'Foreign alliances important in sea row with China'
MANILA, Philippines – Security experts emphasized the importance of the country's foreign alliances in its maritime dispute with China on Philippine Independence Day, June 12.
Rafael Alunan III, head convenor of the West Philippine Sea Coalition and former interior secretary; and Di Ka Pasisiil Movement head and former Parañaque Representative Roilo Golez made the statement at an anti-China rally organized by civil society groups.
Chanting “China, go away!” an estimated 400 people from various groups converged in front of the Chinese consulate in Makati to protest the Asian superpower’s reclamation in the West Philippine Sea (South China Sea).
The groups included the West Philippine Sea Coalition, Di Ka Pasisiil Movement, and Martsa Para sa Kalayaan Network
Satellite images in early 2015 revealed China’s expanded construction of artificial islands in the disputed waters.
Alunan said the Philippines should welcome the support of allies in the regional maritime dispute.
The Philippines and Japan are set to begin discussions on a Visiting Forces Agreement (VFA), which is expected to allow Japanese access to military bases in the Philippines. The Philippines has VFAs with the US and Australia.
Golez expressed support for such military agreements as China grows “more aggressive.” He said that sending foreign forces away would make it “easier for China to swallow us.”
Weak defense posture, strong legal case
Both Alunan and Golez agree that this vulnerability lies primarily in the country’s weak defense posture. “It takes 10 to 15 years to do [build credible deterrence], and we have to have a sense of urgency,” Alunan said.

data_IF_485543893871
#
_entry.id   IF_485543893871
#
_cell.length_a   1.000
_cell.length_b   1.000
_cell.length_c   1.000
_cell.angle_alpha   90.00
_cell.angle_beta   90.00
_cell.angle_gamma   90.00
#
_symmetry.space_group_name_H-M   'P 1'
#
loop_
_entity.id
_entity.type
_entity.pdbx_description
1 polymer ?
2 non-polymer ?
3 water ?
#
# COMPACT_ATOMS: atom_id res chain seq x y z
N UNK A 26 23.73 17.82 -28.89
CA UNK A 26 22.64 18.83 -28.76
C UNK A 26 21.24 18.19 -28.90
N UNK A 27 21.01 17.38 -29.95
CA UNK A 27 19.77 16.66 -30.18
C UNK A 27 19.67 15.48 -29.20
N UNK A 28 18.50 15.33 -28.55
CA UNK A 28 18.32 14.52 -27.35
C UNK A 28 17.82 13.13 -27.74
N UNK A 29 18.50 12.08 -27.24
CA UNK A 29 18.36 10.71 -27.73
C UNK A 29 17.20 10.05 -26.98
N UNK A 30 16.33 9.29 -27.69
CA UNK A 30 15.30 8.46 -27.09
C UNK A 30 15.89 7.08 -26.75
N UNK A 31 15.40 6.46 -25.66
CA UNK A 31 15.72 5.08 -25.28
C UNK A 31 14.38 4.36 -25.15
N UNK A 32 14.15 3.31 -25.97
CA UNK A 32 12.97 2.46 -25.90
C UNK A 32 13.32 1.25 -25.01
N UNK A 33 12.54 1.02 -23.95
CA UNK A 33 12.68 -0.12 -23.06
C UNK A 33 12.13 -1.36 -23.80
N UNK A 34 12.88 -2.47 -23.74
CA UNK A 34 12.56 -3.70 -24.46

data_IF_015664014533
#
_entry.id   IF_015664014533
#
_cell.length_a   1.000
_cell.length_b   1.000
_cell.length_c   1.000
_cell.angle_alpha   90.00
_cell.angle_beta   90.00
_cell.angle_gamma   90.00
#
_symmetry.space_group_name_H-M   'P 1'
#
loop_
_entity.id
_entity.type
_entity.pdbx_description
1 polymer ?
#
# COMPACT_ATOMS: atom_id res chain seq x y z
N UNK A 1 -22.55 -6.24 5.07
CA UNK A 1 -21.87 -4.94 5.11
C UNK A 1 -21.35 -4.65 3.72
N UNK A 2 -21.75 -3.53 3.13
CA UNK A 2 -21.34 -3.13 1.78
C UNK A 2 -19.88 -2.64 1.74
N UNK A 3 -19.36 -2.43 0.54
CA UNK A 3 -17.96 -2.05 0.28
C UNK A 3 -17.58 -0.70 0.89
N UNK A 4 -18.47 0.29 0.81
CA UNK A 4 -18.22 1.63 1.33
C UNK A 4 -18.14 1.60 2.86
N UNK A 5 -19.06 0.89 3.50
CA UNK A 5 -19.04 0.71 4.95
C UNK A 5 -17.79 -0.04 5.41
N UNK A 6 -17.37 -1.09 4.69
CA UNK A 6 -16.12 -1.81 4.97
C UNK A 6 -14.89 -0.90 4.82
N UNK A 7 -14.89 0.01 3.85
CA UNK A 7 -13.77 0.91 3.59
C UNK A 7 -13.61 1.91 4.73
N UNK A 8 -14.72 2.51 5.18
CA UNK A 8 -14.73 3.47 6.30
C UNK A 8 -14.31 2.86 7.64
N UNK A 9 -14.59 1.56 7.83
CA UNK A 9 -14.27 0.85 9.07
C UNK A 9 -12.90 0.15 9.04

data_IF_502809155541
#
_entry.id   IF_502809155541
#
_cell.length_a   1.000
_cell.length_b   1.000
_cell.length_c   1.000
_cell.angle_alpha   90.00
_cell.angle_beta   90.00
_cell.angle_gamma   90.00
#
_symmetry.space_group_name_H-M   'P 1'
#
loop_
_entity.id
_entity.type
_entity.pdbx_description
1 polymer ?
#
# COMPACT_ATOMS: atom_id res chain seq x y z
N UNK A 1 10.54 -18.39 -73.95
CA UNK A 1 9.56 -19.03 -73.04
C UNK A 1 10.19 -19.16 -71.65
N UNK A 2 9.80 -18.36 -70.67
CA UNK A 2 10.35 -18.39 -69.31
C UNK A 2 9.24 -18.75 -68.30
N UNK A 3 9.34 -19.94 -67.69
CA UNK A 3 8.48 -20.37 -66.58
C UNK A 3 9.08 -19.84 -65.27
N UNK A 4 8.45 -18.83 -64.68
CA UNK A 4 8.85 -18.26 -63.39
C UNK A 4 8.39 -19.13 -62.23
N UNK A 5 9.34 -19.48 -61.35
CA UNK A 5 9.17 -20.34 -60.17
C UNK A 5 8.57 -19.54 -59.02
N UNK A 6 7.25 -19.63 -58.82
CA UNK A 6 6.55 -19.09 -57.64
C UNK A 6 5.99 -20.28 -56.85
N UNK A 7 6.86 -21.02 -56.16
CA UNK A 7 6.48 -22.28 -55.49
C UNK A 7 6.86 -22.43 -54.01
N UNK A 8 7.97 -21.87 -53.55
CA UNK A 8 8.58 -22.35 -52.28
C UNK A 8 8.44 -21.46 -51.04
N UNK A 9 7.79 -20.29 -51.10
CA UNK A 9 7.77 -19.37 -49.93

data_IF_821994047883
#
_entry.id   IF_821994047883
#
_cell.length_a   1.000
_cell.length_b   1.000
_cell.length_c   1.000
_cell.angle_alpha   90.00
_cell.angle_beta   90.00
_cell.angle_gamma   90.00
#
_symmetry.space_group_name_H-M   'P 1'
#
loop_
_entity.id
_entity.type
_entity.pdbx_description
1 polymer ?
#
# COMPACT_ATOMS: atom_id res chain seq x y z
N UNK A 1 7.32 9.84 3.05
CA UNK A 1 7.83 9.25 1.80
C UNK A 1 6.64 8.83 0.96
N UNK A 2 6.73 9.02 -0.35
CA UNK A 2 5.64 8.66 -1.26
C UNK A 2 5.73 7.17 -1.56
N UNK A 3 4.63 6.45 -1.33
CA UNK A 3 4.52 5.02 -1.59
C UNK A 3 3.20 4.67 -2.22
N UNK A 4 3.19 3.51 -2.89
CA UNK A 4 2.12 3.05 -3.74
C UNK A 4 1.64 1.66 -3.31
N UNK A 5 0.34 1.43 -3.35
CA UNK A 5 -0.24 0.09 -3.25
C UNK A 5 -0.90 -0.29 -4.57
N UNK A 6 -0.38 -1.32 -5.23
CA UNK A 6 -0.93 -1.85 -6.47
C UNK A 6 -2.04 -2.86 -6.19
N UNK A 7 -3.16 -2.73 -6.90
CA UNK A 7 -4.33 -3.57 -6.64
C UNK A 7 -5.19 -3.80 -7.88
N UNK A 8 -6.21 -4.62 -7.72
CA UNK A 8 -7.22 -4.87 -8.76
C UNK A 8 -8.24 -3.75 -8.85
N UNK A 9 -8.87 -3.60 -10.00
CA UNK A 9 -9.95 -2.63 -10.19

The Philippines is ranked 40th in terms of military strength in Global Firepower’s 2015 Power Index; China is 3rd.
Golez, a former national security adviser, deemed necessary alliances with Japan, Vietnam, Malaysia, Australia, and the US until the Armed Forces of the Philippines receives enough funding for its modernization.
Although dwarfed in terms of military power, the Philippines has a strong case against China in the legal arena, both advocates believe.
The Philippines filed a case over the disputed waters with the Permanent Arbitration Court in The Hague, The Nethelands, in 2013. The Philippines argues that China’s 9-dash line is groundless under international law, an argument that Vietnam supports.
Alunan said that some land masses being claimed by China are owned neither by China nor the Philippines. (READ: What's stake in our case vs China)
“They are owned by the world as part of the global commons, and [no one has] business trying to control that,” according to Alunan. – Rappler.com